We join local leaders in expressing relief over the fact the Federal Historic Preservation Tax Incentives Program survived within the tax bill passed by Congress this week.
Through the program, a 20 percent income tax credit is available for the rehabilitation of buildings determined by the Interior Department, through the National Park Service, to be “certified historic structures.”
Doing away with the program, administered by the National Park Service and Internal Revenue Service in partnership with state historic preservation offices, was part of the proposed original House tax reform bill; the proposed original Senate tax reform bill retained the program, but reduced the credit by half.
The final tax bill, approved by both chambers on Wednesday, preserves the 20 percent credit - albeit with one change. In the past, developers could claim the entire tax credit in one year. Moving forward, developers will be required to claim the credit over five years.
We would have preferred no changes to the federal historic tax credits program, but we view the final decision as a victory for our community nonetheless.
Between 2002 and 2016, according to the Sioux City Economic Development Department, federal historic tax credits were used for $60 million in Sioux City redevelopment projects, including the Orpheum Theatre, the former Martin Hotel building, the former Central High School, Municipal Auditorium, the Williges building and several Historic Fourth Street structures. This year, developers have announced plans to seek federal historic tax credits for additional high-profile projects, including renovation of the former Warrior Hotel building, the Davidson Building, the Commerce Building, a building most recently occupied by Hatch Furniture and the former Methodist Hospital building. Those planned projects represent more than $100 million in capital investment, according to the city's Economic Development Department.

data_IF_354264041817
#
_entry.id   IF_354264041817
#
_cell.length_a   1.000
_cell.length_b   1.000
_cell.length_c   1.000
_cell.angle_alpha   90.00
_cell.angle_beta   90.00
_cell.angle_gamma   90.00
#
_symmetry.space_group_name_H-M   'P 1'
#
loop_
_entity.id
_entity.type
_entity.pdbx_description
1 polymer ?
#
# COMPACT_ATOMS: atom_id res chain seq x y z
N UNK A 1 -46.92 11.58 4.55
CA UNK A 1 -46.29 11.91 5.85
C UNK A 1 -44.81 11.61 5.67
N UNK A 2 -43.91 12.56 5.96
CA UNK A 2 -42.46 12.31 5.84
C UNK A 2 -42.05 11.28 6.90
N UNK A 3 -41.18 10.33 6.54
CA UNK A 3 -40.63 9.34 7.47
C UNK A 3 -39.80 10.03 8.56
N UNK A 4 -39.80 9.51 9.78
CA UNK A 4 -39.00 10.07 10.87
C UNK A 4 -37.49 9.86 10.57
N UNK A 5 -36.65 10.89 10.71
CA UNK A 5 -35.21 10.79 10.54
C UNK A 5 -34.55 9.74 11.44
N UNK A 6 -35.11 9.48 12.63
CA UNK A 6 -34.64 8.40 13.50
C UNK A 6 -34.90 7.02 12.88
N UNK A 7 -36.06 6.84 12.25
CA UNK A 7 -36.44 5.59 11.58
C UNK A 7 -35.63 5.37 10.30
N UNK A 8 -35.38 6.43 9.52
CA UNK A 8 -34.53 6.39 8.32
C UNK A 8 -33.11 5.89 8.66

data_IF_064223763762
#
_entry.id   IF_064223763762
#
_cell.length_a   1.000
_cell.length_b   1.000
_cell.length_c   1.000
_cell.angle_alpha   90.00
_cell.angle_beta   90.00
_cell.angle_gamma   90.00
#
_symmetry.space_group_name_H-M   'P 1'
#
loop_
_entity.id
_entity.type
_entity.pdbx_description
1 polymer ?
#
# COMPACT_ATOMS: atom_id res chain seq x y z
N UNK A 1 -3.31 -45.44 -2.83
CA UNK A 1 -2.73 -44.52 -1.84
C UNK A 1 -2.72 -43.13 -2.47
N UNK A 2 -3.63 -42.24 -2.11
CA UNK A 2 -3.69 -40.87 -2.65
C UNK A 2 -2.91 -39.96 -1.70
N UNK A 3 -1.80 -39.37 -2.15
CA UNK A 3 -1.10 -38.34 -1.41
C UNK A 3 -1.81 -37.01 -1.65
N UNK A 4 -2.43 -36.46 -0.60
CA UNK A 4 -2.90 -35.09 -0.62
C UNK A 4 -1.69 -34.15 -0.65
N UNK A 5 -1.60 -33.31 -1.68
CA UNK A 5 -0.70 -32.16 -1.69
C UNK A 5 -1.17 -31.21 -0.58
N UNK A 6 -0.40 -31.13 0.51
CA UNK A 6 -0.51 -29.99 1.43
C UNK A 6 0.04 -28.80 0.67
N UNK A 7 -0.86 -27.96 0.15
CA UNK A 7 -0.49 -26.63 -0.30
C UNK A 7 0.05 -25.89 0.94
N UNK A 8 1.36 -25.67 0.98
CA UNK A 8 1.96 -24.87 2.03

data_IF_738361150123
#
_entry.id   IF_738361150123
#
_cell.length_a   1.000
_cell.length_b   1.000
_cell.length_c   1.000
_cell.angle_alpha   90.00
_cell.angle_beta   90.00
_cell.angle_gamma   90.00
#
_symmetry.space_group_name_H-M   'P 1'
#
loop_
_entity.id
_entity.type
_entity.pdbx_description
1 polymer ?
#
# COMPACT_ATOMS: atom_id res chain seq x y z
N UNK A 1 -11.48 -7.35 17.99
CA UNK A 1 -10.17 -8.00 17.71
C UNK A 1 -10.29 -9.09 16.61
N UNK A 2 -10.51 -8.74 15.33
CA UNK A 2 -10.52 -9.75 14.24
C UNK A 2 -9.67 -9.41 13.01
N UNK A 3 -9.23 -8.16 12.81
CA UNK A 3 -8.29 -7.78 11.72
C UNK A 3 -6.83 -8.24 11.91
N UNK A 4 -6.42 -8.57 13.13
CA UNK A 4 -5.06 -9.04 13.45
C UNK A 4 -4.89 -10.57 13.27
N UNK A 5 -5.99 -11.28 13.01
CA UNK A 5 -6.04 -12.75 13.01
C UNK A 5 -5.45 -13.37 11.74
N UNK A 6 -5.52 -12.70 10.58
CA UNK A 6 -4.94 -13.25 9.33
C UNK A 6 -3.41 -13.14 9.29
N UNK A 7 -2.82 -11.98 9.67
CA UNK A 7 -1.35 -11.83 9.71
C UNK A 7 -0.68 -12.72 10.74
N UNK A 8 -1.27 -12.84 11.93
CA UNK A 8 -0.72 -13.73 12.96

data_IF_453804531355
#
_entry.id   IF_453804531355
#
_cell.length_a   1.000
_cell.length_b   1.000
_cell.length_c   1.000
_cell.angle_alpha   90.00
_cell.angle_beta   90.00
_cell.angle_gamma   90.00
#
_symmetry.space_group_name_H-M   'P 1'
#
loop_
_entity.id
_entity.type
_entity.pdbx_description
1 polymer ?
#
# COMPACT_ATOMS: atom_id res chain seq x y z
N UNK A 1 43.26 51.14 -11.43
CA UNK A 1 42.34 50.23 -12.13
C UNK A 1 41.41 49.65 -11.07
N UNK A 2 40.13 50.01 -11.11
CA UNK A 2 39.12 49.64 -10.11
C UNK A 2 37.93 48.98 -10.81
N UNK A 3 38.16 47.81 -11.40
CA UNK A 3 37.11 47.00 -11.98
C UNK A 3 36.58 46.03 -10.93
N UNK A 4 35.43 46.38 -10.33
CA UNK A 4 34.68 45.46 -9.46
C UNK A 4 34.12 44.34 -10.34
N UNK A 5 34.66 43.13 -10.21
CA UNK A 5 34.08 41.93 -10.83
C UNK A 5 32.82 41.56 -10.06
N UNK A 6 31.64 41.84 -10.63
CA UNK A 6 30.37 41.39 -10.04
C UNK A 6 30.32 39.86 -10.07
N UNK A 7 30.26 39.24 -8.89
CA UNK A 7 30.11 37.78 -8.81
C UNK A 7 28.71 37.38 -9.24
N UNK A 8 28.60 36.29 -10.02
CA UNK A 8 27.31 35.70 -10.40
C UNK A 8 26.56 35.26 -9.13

In all likelihood, those projects don't happen without federal historic tax credits.
We can't fathom why this program was targeted for elimination by the House and a significant cut by the Senate in the first place because its value - to communities, states and the nation - is proven by the return on investment it provides. Consider these numbers, provided by Sioux City's Economic Development Department:
* A total of 257 Iowa projects reflecting more than $1 billion in total development costs received federal historic tax credits between 2002 and 2016. Those projects created more than 19,000 construction and permanent jobs.
* Since it began in the late '70s, the program preserved more than 42,000 properties, leveraged nearly $132 billion in private investment and created more than 2.4 million local jobs in communities across the country.
* To date, the program produced $1.20 to $1.25 in revenue to the U.S. Treasury Department for every dollar invested. (according to the National Trust for Historic Preservation, $25.2 billion in federal historic tax credits have returned $29.8 billion in federal tax revenue.)
All federal programs should be so successful.